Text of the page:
Language: English

DOI: doi:10.7939-R3K06X87J

Rights: Permission is hereby granted to the University of Alberta Libraries to reproduce single copies of this thesis and to lend or sell such copies for private, scholarly or scientific research purposes only. Where the thesis is converted to, or otherwise made available in digital form, the University of Alberta will advise potential users of the thesis of these terms. The author reserves all other publication and other rights in association with the copyright in the thesis and, except as herein before provided, neither the thesis nor any substantial portion thereof may be printed or otherwise reproduced in any material form whatsoever without the author's prior written permission.





Author: Yu, Hao

Source: https://era.library.ualberta.ca/


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University of Alberta Single-molecule studies of prion protein folding and misfolding by Hao Yu A thesis submitted to the Faculty of Graduate Studies and Research in partial fulfillment of the requirements for the degree of Doctor of Philosophy Department of Physics ©Hao Yu Fall 2013 Edmonton, Alberta Permission is hereby granted to the University of Alberta Libraries to reproduce single copies of this thesis and to lend or sell such copies for private, scholarly or scientific research purposes only.
Where the thesis is converted to, or otherwise made available in digital form, the University of Alberta will advise potential users of the thesis of these terms. The author reserves all other publication and other rights in association with the copyright in the thesis and, except as herein before provided, neither the thesis nor any substantial portion thereof may be printed or otherwise reproduced in any material form whatsoever without the authors prior written permission. Dedication In memory of my maternal grandfather, Zhipan Qi 1926-2013 Abstract Protein folding involves a stochastic search through the configurational energy landscape towards the native structure.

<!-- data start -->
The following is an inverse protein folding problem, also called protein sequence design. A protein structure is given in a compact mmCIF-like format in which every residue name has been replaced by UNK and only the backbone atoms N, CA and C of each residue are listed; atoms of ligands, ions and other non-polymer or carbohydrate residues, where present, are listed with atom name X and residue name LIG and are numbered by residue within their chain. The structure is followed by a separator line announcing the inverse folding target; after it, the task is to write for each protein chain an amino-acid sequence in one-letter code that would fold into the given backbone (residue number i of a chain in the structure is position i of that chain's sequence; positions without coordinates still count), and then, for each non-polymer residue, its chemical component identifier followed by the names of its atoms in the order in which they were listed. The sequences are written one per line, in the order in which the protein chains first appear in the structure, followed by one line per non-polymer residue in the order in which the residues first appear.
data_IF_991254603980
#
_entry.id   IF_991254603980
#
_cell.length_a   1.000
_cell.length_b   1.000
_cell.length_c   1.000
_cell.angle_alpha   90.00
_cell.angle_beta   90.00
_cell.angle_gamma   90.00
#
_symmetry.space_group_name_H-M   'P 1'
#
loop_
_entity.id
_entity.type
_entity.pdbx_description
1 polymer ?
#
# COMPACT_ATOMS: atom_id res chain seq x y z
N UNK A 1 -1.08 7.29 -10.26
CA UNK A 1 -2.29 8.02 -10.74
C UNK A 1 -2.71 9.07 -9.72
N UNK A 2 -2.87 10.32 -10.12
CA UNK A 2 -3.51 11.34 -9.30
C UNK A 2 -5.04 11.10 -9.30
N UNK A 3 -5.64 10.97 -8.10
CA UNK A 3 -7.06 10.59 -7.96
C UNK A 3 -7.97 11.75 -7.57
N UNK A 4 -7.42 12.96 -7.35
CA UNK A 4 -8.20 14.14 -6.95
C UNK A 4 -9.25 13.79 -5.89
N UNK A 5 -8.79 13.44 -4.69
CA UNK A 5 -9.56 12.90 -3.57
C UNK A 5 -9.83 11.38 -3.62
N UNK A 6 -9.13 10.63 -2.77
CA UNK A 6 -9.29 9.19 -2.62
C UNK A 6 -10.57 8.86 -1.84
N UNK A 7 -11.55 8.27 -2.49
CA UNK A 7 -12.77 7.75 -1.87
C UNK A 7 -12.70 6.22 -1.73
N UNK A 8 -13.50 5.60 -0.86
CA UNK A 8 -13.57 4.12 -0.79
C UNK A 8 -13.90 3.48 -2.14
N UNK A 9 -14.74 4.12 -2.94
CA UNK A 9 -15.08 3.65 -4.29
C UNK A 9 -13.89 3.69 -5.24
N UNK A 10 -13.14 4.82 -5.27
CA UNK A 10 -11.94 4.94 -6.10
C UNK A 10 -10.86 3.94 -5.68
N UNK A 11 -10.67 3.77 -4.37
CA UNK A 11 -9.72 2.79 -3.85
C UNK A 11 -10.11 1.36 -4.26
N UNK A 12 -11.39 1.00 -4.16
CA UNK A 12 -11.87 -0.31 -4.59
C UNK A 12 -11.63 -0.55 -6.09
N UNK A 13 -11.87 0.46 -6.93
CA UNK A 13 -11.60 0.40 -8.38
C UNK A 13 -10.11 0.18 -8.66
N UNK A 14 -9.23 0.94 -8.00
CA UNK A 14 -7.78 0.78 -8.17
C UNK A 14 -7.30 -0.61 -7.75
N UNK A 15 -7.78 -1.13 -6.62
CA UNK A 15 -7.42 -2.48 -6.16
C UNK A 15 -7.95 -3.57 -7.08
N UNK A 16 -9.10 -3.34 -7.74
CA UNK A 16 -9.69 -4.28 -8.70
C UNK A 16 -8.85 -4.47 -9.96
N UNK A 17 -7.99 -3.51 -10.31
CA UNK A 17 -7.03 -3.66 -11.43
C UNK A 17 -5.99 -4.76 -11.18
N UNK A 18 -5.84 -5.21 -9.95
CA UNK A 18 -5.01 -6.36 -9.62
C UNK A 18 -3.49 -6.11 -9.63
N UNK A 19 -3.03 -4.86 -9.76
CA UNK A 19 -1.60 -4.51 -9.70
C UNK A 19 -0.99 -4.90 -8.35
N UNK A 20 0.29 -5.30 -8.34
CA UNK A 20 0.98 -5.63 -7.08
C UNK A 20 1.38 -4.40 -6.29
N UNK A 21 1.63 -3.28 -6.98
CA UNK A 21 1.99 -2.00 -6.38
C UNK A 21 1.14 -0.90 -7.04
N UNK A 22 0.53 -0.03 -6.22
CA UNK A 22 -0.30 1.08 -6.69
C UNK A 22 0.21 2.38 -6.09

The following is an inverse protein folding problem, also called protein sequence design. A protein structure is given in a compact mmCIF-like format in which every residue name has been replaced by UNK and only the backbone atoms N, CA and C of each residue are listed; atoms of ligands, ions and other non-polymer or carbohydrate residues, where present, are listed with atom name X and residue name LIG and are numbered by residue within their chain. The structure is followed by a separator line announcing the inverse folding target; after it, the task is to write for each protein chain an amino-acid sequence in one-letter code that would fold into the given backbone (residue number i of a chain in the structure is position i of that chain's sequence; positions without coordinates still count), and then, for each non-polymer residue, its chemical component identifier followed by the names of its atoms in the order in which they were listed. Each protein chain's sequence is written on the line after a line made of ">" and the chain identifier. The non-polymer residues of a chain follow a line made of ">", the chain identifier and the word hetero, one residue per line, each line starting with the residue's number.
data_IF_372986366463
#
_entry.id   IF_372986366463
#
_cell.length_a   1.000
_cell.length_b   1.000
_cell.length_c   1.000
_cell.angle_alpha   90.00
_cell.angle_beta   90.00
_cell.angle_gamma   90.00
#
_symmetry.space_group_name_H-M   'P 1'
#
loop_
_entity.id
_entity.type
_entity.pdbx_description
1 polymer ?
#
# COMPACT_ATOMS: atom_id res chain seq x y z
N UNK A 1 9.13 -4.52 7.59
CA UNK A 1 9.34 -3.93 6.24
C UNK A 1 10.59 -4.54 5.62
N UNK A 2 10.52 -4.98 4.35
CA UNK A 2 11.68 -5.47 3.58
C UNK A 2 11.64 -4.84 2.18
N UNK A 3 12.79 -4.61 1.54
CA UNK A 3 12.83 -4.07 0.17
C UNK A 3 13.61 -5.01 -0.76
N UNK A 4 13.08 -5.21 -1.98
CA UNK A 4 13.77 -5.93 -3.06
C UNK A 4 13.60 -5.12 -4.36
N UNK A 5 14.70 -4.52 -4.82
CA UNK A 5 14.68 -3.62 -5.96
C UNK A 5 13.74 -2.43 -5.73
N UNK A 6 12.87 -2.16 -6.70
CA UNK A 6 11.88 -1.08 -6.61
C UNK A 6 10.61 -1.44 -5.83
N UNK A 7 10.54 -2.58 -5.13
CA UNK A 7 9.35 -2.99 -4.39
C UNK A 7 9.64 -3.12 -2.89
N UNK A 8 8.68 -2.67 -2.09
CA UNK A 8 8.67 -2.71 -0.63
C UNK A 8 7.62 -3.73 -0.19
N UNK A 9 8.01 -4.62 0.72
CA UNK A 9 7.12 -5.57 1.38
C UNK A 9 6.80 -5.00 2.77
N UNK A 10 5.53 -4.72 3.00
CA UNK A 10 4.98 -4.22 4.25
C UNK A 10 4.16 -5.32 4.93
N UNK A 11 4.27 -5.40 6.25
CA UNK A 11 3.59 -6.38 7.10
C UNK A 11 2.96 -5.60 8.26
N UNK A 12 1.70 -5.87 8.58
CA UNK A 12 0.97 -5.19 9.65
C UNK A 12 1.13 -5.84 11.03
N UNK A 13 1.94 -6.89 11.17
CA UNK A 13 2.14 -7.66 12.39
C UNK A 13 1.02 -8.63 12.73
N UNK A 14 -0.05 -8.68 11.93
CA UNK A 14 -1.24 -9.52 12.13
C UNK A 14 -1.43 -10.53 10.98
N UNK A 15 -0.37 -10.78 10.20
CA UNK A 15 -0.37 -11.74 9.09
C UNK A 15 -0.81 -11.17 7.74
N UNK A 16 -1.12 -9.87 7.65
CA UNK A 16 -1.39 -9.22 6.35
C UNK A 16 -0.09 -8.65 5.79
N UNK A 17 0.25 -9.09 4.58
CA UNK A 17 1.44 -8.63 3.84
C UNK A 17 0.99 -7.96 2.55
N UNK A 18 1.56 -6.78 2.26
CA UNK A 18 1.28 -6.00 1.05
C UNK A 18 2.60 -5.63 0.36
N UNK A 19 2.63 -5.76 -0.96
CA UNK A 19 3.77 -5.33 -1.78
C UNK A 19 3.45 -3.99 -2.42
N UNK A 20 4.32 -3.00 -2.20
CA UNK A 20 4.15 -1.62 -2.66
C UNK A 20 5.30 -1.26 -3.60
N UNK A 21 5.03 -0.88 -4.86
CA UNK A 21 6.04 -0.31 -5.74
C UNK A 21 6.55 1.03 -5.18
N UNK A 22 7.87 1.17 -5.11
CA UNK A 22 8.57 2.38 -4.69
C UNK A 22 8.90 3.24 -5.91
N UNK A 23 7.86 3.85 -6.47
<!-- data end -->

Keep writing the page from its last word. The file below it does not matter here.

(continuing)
Although most proteins have evolved to fold efficiently into a unique native structure, misfolding (the formation of non-native structures) occurs frequently in vivo causing a wide range of diseases.
The prion protein PrP has the unique ability to propagate an infectious disease without transmitting any genetic material, based instead on a misfolded conformation which can reproduce itself. The mechanism of prion misfolding and propagation remains unsettled, from details about the earliest stages of misfolding to the structure of the infectious state.
Part of the difficulty in understanding the structural conversion arises from the complexity of the underlying energy landscape.
Single-molecule methods provide a powerful tool for probing complex folding pathways as in protein misfolding, bec...